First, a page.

Tether also made a cameo appearance in the SEC’s response. It appears the commission is concerned with it and took very seriously last month’s paper from professors John Griffin and Amin Shams of the University of Texas:
“Additionally, the Commission notes that recent academic papers suggest that the price of bitcoin can be, and has been, manipulated through activity on bitcoin trading venues. One recent academic paper examined whether the growth of the circulating supply of Tether (a cryptocurrency that claims to be backed by the U.S. dollar) through new issuances ‘is primarily driven by investor demand, or is supplied to investors as a scheme to profit from pushing cryptocurrency prices up.’ Through statistical analysis of the blockchains of bitcoin and Tether, the authors conclude that entities associated with a specific cryptocurrency trading venue—which the authors link to Tether’s founders—‘use Tether to purchase bitcoin when prices are falling’; that ‘[s]uch price supporting activities are successful, as Bitcoin prices rise after the period of intervention,’ with ‘substantial aggregate price effects’ across bitcoin trading platforms; and that this activity ‘occurs more aggressively right below salient round-number price thresholds where the price support might be most effective.’ The paper finds that the periods of strongest Tether flows are ‘associated with 50% of Bitcoin compounded return’ from March 1, 2017, to March 31, 2018. Overall, the authors conclude that their findings ‘provide substantial support for the view that price manipulation may be behind substantial distortive effects in cryptocurrencies’ and ‘suggest that external capital market surveillance and monitoring may be necessary to obtain a market that is truly free.’”
Interestingly, the SEC noted its take on approving Bitcoin-related products is substantially different than the CFTC’s:
“The Commission is also mindful that the primarily institutional markets that the CFTC supervises are materially different from the securities markets in which many retail investors participate directly. The CFTC acknowledges that ‘[m]ost participants in the futures markets are commercial or institutional commodities producers or consumers’ and ‘[t]rading commodity futures and options is a volatile, complex and risky venture that is rarely suitable for individual investors or ‘retail customers.’”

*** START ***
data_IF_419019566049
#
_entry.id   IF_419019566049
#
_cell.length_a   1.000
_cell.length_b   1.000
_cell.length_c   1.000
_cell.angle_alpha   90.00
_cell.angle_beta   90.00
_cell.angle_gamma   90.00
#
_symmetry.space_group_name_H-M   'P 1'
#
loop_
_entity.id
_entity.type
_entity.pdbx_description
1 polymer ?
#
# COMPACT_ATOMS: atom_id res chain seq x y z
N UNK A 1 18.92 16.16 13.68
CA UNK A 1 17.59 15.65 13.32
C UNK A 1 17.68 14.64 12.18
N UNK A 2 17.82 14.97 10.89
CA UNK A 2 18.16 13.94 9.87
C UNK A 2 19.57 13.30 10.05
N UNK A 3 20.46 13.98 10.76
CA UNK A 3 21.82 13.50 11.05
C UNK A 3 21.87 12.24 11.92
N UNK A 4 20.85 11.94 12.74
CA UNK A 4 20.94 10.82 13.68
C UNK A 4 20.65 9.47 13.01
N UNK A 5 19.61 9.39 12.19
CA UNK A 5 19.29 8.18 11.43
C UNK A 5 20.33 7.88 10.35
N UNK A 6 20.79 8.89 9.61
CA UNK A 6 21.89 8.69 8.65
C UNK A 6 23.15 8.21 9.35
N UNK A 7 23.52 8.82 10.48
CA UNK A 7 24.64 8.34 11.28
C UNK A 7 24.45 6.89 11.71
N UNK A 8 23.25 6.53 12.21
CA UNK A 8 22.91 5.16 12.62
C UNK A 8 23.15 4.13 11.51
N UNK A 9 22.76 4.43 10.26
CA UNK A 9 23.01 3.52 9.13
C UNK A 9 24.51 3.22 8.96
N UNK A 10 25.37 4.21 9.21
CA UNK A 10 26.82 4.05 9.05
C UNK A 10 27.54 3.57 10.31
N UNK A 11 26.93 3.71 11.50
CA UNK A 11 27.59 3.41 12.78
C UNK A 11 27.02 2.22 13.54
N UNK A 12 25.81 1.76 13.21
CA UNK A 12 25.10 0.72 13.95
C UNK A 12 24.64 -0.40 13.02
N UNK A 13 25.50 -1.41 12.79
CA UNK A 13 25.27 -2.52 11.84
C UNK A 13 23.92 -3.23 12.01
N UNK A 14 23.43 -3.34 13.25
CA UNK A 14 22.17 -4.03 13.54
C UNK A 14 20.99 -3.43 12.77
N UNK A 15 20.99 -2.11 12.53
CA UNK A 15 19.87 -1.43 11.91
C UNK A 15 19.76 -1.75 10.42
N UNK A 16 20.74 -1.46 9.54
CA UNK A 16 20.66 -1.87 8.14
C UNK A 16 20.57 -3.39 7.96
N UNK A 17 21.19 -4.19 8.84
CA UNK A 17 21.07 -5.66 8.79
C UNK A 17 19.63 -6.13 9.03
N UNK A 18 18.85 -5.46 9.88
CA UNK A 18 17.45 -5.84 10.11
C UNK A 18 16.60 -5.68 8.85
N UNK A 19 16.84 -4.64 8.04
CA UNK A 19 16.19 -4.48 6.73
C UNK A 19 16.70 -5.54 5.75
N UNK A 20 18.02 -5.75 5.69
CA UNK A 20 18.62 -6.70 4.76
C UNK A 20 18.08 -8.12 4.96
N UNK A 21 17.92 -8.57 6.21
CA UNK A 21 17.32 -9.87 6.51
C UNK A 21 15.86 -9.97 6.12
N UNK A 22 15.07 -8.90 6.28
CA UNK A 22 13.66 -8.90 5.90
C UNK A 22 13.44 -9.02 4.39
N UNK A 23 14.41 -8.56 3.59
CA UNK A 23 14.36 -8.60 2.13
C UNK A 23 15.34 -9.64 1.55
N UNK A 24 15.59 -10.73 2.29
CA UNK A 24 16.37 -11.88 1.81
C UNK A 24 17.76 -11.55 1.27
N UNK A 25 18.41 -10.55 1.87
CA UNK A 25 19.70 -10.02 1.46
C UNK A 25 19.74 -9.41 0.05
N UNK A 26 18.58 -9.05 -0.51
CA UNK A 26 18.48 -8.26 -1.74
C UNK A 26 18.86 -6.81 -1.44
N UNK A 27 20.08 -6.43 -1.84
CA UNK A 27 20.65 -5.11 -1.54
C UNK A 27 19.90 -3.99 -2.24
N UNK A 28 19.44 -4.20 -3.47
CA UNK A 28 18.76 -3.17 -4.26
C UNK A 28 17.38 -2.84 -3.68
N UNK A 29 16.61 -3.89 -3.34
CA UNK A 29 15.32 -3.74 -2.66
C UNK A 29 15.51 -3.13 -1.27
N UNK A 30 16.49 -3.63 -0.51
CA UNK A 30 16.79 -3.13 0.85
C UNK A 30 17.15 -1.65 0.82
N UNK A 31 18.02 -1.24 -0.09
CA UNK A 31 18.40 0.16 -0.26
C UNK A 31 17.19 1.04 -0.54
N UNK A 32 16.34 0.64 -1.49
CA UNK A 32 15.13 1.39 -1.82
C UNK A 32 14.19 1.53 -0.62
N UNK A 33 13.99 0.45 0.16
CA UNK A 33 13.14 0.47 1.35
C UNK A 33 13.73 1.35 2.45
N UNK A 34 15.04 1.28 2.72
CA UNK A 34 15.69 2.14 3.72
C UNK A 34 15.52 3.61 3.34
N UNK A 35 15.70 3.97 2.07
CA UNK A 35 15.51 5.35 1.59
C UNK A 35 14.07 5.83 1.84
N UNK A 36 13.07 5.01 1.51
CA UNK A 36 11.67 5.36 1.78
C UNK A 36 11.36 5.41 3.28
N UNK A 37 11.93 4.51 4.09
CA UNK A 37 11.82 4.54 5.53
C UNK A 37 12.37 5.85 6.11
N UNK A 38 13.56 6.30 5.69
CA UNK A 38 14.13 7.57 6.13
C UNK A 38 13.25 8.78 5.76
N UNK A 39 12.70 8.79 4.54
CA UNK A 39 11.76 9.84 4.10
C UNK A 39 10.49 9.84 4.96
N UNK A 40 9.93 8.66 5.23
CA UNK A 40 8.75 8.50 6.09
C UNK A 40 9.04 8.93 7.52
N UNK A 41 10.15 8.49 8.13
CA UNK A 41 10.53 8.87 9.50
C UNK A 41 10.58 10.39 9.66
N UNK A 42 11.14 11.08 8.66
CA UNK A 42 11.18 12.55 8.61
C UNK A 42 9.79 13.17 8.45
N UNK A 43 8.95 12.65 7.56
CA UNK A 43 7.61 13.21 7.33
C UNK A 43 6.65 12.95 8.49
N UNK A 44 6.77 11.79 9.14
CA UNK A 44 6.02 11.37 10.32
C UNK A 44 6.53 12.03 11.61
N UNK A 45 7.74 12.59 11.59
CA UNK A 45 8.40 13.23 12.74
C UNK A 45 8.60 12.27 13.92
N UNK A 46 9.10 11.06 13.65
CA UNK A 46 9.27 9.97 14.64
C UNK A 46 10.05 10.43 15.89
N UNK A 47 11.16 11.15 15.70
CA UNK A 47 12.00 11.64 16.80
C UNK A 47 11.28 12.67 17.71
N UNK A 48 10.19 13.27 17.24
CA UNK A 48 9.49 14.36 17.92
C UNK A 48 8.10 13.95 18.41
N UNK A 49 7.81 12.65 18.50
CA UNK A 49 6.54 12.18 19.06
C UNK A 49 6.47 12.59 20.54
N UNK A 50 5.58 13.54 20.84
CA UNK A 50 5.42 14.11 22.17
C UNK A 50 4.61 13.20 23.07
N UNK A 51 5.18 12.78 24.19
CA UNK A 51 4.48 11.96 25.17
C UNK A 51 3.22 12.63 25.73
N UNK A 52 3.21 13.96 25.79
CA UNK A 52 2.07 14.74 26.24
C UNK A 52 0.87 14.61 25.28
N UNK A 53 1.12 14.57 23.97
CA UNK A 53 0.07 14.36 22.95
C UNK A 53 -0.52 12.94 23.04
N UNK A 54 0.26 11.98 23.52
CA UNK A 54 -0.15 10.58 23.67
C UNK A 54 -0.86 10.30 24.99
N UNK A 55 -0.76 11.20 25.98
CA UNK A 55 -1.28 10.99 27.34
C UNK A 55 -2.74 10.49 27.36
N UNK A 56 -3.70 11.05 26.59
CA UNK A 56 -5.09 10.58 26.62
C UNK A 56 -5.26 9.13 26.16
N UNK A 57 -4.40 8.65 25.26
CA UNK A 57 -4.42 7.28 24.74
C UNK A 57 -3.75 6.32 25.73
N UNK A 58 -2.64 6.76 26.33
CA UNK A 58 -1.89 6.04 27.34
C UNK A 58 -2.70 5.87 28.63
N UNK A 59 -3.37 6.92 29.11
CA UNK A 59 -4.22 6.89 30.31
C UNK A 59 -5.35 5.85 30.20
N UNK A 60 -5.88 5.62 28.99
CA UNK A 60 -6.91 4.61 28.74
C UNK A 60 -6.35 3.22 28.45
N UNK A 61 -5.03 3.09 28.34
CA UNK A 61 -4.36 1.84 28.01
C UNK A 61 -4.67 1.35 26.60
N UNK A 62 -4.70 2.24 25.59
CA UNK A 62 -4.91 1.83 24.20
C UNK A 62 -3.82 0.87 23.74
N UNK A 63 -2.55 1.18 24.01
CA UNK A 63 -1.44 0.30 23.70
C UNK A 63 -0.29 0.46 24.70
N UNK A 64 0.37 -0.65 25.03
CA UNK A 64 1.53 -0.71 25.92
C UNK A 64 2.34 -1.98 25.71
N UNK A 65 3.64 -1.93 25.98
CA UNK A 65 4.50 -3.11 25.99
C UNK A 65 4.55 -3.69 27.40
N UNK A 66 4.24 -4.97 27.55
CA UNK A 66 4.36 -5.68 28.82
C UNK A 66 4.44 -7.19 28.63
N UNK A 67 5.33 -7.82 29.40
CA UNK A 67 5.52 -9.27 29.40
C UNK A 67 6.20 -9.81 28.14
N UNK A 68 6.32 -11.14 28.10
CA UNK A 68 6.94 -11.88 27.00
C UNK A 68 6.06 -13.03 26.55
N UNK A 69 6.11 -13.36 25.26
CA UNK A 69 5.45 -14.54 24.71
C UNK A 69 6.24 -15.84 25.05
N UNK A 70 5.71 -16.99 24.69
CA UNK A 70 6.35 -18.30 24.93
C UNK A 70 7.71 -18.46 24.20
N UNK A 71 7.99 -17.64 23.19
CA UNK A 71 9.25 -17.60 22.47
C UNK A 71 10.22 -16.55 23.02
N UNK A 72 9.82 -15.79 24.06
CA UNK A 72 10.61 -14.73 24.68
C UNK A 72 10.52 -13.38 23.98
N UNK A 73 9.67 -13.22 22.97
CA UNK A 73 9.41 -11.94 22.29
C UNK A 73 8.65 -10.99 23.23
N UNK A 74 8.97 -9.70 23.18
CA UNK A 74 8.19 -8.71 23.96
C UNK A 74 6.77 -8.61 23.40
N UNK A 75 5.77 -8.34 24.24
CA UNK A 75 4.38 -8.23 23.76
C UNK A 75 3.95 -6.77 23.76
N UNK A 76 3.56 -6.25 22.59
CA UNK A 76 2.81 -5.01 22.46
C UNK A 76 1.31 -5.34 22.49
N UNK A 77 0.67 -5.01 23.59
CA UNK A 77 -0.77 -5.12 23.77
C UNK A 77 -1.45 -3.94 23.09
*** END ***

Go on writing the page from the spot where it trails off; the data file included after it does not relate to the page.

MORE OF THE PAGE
Yet the SEC’s decision has consequences for institutional investors. According to a study done by Greenwich Associates last year, 15 percent of institutional assets are in ETFs. “Pension funds, insurers and investment funds are most likely to use ETFs for liquidity management, and sometimes to access selected exposures,” noted a study done by EY in 2017.
Public pensions—those promised to government employees, teachers, firefighters, cops, and the like—have aggressively assumed nearly 8 percent average annual returns for well over two decades (the current average is 7.6 percent). Higher rates of return make fund assets look more likely to pay for future liabilities (pension payments). It therefore makes governments look more solvent by shrinking the pension’s deficit on the books.
Interest rates on near risk-free government bonds fell to record lows a couple of years ago and are still relatively small now. The number of pension recipients continues to grow with an aging population. Funds have to pay them somehow and can do so with more lucrative investments. Lucky for them, stocks have done quite well over the past few years; the 12-month return on the S&P 500 was 14 percent at the end of July 2018 but for a spate at the end of 2015, 1-year returns were single-digit or even slightly negative.
Putting money outright in crypto is outside the realm of what’s permitted to pension funds but an ETF could—depending on an ETF’s structure and a fund’s policy guidelines—make it tempting for funds looking to cover liabilities during troubled times without begging the government to raise taxes to bail it out.
And as the SEC repeated in its response four times, its rules are meant “to protect investors and the public interest.”